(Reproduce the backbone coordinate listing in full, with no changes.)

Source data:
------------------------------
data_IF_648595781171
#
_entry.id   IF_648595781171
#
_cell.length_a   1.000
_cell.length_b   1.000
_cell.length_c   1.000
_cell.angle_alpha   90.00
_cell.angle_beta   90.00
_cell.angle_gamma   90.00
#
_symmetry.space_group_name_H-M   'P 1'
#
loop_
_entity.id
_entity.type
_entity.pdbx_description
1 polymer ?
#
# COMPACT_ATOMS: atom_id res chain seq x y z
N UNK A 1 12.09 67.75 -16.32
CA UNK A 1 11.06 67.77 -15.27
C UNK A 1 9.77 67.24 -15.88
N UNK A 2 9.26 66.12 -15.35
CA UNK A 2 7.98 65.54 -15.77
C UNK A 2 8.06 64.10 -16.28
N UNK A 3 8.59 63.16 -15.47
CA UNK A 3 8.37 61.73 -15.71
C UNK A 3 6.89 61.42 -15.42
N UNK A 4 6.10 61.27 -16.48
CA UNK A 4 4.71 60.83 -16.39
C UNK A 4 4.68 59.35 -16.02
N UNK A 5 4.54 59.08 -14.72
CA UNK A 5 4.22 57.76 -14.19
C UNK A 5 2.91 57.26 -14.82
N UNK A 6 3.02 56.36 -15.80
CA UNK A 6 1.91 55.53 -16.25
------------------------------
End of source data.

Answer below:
data_IF_648595781171
#
_entry.id   IF_648595781171
#
_cell.length_a   1.000
_cell.length_b   1.000
_cell.length_c   1.000
_cell.angle_alpha   90.00
_cell.angle_beta   90.00
_cell.angle_gamma   90.00
#
_symmetry.space_group_name_H-M   'P 1'
#
loop_
_entity.id
_entity.type
_entity.pdbx_description
1 polymer ?
#
# COMPACT_ATOMS: atom_id res chain seq x y z
N UNK A 1 12.09 67.75 -16.32
CA UNK A 1 11.06 67.77 -15.27
C UNK A 1 9.77 67.24 -15.88
N UNK A 2 9.26 66.12 -15.35
CA UNK A 2 7.98 65.54 -15.77
C UNK A 2 8.06 64.10 -16.28
N UNK A 3 8.59 63.16 -15.47
CA UNK A 3 8.37 61.73 -15.71
C UNK A 3 6.89 61.42 -15.42
N UNK A 4 6.10 61.27 -16.48
CA UNK A 4 4.71 60.83 -16.39
C UNK A 4 4.68 59.35 -16.02
N UNK A 5 4.54 59.08 -14.72
CA UNK A 5 4.22 57.76 -14.19
C UNK A 5 2.91 57.26 -14.82
N UNK A 6 3.02 56.36 -15.80
CA UNK A 6 1.91 55.53 -16.25